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Mol Cell. 2017 Jun 15;66(6):801-817. doi: 10.1016/j.molcel.2017.05.015.

ATM, ATR, and DNA-PK: The Trinity at the Heart of the DNA Damage Response.

Author information

1
Weatherall Institute of Molecular Medicine, University of Oxford, John Radcliffe Hospital, Oxford OX3 9DS, UK; Cancer Research UK and Medical Research Council Oxford Institute for Radiation Oncology, Department of Oncology, University of Oxford, Oxford OX3 7DQ, UK; Wellcome Trust and Cancer Research UK Gurdon Institute, University of Cambridge, Tennis Court Road, Cambridge CB2 1QN, UK. Electronic address: andrew.blackford@oncology.ox.ac.uk.
2
Wellcome Trust and Cancer Research UK Gurdon Institute, University of Cambridge, Tennis Court Road, Cambridge CB2 1QN, UK; Department of Biochemistry, University of Cambridge, Tennis Court Road, Cambridge CB2 1GA, UK. Electronic address: s.jackson@gurdon.cam.ac.uk.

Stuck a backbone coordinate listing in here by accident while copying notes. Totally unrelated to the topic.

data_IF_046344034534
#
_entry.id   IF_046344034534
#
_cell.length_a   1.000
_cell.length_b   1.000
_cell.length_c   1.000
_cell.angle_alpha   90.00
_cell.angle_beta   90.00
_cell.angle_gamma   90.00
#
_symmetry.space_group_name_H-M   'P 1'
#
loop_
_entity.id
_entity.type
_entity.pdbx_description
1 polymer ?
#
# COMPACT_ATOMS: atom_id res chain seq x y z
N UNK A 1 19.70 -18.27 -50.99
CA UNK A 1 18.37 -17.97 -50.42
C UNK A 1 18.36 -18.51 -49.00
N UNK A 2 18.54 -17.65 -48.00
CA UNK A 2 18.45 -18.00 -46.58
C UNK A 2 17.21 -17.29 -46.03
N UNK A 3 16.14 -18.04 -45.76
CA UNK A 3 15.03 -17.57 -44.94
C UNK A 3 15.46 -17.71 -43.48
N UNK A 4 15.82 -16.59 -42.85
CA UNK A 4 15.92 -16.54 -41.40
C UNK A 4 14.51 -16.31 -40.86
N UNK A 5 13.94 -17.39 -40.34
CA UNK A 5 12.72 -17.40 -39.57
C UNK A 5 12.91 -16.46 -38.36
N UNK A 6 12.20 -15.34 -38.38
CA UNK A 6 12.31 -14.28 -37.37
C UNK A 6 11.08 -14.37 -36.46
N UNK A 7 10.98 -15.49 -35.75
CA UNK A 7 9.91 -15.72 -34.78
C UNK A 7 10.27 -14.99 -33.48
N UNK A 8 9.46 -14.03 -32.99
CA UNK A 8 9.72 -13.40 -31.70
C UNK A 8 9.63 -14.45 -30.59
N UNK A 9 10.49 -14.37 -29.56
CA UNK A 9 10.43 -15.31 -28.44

Abstract

In vertebrate cells, the DNA damage response is controlled by three related kinases: ATM, ATR, and DNA-PK. It has been 20 years since the cloning of ATR, the last of the three to be identified. During this time, our understanding of how these kinases regulate DNA repair and associated events has grown profoundly, although major questions remain unanswered. Here, we provide a historical perspective of their discovery and discuss their established functions in sensing and responding to genotoxic stress. We also highlight what is known regarding their structural similarities and common mechanisms of regulation, as well as emerging non-canonical roles and how our knowledge of ATM, ATR, and DNA-PK is being translated to benefit human health.

PMID:
28622525
DOI:
10.1016/j.molcel.2017.05.015
[Indexed for MEDLINE]
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